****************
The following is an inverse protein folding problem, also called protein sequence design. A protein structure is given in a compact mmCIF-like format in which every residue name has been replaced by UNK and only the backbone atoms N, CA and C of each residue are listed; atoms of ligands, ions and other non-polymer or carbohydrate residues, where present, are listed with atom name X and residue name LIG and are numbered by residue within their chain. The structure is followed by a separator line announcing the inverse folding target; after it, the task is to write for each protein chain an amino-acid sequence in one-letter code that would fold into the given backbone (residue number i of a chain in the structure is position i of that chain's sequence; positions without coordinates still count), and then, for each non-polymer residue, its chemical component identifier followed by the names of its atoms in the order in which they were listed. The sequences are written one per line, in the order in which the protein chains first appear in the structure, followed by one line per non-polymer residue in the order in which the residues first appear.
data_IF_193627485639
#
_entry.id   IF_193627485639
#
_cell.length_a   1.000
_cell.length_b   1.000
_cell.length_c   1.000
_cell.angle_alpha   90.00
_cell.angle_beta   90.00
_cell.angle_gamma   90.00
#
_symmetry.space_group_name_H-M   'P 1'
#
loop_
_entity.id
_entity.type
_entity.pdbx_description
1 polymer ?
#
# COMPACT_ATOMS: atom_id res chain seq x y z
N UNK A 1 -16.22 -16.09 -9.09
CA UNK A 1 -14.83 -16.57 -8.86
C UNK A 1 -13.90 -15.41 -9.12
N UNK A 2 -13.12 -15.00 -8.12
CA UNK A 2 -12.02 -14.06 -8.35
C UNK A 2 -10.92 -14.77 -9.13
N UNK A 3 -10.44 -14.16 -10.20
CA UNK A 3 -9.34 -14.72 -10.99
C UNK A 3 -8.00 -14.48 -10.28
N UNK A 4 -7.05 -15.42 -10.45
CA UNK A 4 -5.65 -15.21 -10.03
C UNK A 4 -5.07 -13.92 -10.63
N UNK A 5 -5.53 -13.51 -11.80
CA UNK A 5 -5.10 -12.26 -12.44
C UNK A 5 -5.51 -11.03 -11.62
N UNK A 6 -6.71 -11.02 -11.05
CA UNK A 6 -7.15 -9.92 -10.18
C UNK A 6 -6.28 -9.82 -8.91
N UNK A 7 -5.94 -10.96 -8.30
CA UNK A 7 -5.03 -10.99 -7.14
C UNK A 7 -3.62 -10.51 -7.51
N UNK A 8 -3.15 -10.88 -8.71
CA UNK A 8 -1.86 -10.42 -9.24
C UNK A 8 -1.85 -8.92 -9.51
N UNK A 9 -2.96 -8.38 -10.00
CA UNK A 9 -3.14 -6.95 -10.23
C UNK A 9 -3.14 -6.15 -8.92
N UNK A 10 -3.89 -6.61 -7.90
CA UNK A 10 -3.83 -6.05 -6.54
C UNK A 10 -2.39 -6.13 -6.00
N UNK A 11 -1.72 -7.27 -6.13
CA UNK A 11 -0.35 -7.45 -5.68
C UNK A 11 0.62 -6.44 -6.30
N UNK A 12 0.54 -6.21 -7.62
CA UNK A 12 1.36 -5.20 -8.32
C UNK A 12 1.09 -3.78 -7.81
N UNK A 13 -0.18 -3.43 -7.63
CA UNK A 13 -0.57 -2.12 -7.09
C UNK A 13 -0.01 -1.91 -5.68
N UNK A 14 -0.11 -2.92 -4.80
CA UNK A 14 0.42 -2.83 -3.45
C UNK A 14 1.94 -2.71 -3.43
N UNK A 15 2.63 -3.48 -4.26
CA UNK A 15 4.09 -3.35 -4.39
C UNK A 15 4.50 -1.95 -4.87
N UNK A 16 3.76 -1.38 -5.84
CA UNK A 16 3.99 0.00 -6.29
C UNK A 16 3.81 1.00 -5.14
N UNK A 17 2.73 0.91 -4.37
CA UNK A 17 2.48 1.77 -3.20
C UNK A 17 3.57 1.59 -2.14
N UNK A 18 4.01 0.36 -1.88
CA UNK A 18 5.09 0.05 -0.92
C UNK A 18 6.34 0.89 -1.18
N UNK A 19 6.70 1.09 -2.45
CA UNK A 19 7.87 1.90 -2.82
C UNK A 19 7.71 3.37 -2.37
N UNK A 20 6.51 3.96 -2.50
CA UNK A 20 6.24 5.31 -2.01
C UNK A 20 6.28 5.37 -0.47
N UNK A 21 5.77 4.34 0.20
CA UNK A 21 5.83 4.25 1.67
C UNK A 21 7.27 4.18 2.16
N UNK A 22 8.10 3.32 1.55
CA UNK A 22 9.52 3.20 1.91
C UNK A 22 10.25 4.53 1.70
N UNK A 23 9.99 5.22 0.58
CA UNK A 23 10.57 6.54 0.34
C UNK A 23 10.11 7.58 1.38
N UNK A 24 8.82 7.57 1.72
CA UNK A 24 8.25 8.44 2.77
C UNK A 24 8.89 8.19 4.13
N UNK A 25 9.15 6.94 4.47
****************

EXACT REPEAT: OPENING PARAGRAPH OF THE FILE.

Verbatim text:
The following is an inverse protein folding problem, also called protein sequence design. A protein structure is given in a compact mmCIF-like format in which every residue name has been replaced by UNK and only the backbone atoms N, CA and C of each residue are listed; atoms of ligands, ions and other non-polymer or carbohydrate residues, where present, are listed with atom name X and residue name LIG and are numbered by residue within their chain. The structure is followed by a separator line announcing the inverse folding target; after it, the task is to write for each protein chain an amino-acid sequence in one-letter code that would fold into the given backbone (residue number i of a chain in the structure is position i of that chain's sequence; positions without coordinates still count), and then, for each non-polymer residue, its chemical component identifier followed by the names of its atoms in the order in which they were listed. The sequences are written one per line, in the order in which the protein chains first appear in the structure, followed by one line per non-polymer residue in the order in which the residues first appear.